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Household Hazardous Waste Solid Waste Management by jolinmilioncherie


									       Household Hazardous Waste
Prepared for 2009 Community POWER Grantees. Visit for more
information on this and other waste related topics. This information has been
approved by county staff and may be reproduced using the credit line below. Be sure
to have your county staff contact review any changes made to this document before

This information has been provided by the Solid Waste Management Coordinating
Board through a Community POWER (Partners on Waste Education and Reduction)
Grant. Visit your go-to-guide for waste and recycling in the
Twin Cities.

                       Informational Article
Many common household products contain the same chemicals found in
hazardous industrial waste. While the quantity of "household hazardous
waste" generated by individual households may be small, there are more
than 1.1 million households in the Twin Cities metropolitan area, and the
amount of hazardous waste adds up.

Examples of household hazardous wastes include acids, aerosol cans with
product remaining, antifreeze, drain cleaner, driveway sealer, items that
contain mercury (e.g., thermometers and thermostats), motor oil, oil filters,
oven cleaner, paint and stains, paint thinner, paint stripper, pesticides, pool
chemicals and wood preservatives.

Improper disposal of household hazardous waste, such as throwing it in the
garbage or pouring it down the drain, could harm your family or garbage
hauler. Improper disposal may also contaminate the air, water, and soil.

To address the household hazardous waste disposal issue, counties operate
household hazardous waste collection sites where residents can safely
dispose of household hazardous products, often free of charge.

How do you know if a product is hazardous? Read the product label. Certain
words indicate the type of hazard posed by a product: flammable,
combustible, corrosive or toxic. Other signal words indicate the degree of
hazard: caution, warning, danger and poison.

Visit to find disposal options and more information on
county household hazardous waste collection sites.
                      Statistics & Facts
   According to the U.S. Environmental Protection Agency, the average
    American home has accumulated as much as 100 pounds of household
    hazardous waste.

   In 2008, over 207,000 residents visited a household hazardous waste
    collection site in the Rethink Recycling metro area. Each participant
    dropped off an average of 80 pounds of hazardous waste and problem

   According to the American Association of Poison Control Centers,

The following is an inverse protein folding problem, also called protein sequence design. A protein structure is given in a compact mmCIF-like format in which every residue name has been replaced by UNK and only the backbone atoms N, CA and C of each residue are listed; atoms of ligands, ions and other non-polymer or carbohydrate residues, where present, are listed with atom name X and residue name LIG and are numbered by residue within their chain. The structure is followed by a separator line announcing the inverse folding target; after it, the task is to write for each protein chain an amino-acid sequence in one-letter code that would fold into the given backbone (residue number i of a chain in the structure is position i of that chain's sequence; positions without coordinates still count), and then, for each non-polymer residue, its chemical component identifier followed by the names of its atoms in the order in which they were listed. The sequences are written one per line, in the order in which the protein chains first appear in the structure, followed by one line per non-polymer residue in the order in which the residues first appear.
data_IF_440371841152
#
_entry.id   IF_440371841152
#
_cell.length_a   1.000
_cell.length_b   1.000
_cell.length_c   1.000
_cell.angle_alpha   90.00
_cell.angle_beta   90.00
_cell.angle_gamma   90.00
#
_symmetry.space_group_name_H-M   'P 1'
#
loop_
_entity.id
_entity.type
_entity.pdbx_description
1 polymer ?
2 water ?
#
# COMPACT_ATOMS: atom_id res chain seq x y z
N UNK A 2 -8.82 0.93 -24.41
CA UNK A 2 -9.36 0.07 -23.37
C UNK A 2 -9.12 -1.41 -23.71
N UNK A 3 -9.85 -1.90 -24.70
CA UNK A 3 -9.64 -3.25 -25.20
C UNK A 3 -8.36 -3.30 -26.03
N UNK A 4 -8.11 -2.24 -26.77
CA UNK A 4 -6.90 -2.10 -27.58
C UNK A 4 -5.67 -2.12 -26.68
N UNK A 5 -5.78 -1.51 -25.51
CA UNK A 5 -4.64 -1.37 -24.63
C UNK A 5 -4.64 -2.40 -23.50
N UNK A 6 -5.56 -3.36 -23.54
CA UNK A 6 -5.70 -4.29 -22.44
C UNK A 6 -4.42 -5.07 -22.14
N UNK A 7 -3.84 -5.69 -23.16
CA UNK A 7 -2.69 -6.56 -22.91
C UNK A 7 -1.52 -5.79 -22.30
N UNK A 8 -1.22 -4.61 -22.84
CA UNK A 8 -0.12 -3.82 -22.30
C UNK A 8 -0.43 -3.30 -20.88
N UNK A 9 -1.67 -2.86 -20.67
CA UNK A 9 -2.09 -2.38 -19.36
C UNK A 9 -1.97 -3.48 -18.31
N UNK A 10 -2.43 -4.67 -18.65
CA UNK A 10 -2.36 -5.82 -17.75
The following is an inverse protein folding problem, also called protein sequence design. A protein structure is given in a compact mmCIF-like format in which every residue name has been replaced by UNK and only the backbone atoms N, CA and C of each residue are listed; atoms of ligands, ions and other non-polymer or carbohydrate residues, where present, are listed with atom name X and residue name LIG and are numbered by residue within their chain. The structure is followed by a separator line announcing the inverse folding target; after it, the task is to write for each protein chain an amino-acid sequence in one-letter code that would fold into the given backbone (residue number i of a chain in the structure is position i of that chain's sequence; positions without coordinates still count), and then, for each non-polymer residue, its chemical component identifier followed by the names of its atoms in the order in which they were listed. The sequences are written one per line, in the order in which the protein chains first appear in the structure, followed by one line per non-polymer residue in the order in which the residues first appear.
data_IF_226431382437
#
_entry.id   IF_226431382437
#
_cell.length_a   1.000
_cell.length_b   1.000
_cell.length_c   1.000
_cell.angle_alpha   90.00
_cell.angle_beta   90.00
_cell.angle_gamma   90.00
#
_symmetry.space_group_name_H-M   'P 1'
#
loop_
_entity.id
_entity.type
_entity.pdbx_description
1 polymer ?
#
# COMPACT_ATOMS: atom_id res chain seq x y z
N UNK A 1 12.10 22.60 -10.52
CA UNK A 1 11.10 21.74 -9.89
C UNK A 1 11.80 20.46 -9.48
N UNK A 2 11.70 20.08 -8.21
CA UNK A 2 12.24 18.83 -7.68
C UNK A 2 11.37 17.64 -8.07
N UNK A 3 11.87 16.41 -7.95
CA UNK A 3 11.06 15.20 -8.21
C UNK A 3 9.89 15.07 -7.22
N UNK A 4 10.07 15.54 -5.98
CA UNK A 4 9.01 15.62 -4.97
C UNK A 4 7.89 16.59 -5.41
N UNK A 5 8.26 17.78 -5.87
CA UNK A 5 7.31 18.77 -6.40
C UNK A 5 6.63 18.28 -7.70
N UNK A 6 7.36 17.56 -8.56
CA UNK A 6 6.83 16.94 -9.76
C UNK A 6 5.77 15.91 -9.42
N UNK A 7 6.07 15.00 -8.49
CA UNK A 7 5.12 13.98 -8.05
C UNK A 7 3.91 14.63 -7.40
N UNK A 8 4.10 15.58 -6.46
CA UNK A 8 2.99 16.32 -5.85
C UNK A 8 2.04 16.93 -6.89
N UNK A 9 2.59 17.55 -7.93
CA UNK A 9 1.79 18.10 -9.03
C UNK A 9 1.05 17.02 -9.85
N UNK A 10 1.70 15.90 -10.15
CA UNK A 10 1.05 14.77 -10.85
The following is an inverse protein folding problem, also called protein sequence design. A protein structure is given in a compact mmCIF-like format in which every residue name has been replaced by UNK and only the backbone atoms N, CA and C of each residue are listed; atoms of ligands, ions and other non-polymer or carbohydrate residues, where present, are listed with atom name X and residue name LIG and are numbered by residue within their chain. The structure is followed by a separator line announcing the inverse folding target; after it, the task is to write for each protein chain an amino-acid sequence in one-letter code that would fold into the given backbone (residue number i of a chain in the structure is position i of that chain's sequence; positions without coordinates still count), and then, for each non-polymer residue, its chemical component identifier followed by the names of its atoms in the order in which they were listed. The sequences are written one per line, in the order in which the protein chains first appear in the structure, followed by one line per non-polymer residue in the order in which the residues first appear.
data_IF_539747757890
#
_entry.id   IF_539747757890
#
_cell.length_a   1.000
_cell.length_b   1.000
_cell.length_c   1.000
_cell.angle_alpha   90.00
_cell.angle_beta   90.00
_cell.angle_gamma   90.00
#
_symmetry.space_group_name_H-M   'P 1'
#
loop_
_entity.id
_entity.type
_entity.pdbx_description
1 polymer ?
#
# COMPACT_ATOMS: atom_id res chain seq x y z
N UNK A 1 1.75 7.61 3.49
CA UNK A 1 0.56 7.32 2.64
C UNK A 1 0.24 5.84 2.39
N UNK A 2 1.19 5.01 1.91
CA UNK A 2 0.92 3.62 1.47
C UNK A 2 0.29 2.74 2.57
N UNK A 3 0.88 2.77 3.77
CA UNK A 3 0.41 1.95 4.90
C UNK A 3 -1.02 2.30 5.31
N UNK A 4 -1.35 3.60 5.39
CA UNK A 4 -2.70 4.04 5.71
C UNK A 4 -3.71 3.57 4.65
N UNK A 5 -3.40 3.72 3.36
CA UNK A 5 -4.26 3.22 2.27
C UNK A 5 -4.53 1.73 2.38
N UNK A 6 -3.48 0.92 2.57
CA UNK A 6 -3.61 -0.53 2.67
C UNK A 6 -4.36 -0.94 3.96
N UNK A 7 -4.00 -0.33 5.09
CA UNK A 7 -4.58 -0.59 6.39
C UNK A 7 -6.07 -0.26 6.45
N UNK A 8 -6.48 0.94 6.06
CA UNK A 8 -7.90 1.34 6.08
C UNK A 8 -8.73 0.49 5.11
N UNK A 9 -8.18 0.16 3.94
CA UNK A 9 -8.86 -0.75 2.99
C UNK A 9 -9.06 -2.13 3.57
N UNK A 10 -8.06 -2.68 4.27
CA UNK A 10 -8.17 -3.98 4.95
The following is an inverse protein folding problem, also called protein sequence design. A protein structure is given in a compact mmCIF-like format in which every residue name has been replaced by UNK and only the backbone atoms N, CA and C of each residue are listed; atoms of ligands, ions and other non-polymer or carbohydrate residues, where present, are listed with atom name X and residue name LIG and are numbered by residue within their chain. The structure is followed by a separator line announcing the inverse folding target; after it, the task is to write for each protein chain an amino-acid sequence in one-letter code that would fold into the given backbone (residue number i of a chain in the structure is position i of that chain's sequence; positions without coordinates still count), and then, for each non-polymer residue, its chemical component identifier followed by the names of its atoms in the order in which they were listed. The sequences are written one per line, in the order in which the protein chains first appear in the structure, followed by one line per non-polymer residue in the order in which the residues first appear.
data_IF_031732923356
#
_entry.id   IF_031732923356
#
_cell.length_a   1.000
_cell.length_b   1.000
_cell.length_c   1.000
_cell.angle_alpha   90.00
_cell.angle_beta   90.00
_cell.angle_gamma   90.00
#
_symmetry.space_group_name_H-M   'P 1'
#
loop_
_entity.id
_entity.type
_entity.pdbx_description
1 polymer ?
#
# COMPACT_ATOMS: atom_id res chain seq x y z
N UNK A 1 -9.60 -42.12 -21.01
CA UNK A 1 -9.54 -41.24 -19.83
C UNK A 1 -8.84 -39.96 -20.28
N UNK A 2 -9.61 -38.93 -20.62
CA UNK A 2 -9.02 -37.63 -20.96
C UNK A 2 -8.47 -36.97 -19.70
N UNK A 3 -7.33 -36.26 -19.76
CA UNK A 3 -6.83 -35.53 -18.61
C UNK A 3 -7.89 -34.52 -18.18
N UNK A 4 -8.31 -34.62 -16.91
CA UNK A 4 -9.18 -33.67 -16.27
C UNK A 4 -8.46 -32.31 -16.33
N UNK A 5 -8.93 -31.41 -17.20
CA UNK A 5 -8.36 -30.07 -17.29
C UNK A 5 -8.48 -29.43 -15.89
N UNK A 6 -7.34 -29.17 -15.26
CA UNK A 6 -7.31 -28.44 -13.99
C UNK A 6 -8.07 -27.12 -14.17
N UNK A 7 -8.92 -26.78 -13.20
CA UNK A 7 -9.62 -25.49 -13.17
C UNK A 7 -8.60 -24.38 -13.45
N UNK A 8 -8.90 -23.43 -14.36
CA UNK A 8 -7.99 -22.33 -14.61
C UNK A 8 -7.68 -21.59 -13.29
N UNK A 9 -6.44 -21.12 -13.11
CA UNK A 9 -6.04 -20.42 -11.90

household hazardous products make up 30 percent of the substances
    most frequently involved in poisonings.

                      Clarifying Points
   County household hazardous collection sites cannot accept waste from
    businesses, including non-profit organizations, schools and home-
    based businesses.

   There are differences among the household hazardous waste programs
    in the six metropolitan counties. Each county manages information
    and disposal options for household hazardous waste somewhat
    differently. Contact the staff in your county to find out about
    resources and information available to you. Visit to find county contact information.

   Have your county staff review in advance any information about
    household hazardous waste or collection sites that you propose to use
    in presentations or handouts. Your county may require you to use a
    county publication about household hazardous waste instead of
    preparing your own for distribution.

   Due to important legal and safety concerns, you cannot organize your
    own collection event for household hazardous waste, offer a central
    drop-off location for household hazardous waste, or collect household
    hazardous waste from people’s homes.
                               Resources – Residents and businesses can learn how to create
less waste, recycle more and properly dispose of hazardous items. is sponsored by the metro region's Solid Waste
Management Coordinating Board (SWMCB), comprised of the six member
counties, and the Minnesota Pollution Control Agency. – Visit this website for tips to reduce the amount and
toxicity of waste when you shop, work, and play. A website of the Minnesota
Pollution Control Agency.

County publications: Your county may have printed information available
about its collection site(s). Please contact your county for more information.

HHW Images: Contact your POWER Grant Manager to request images to
use for your HHW campaign.

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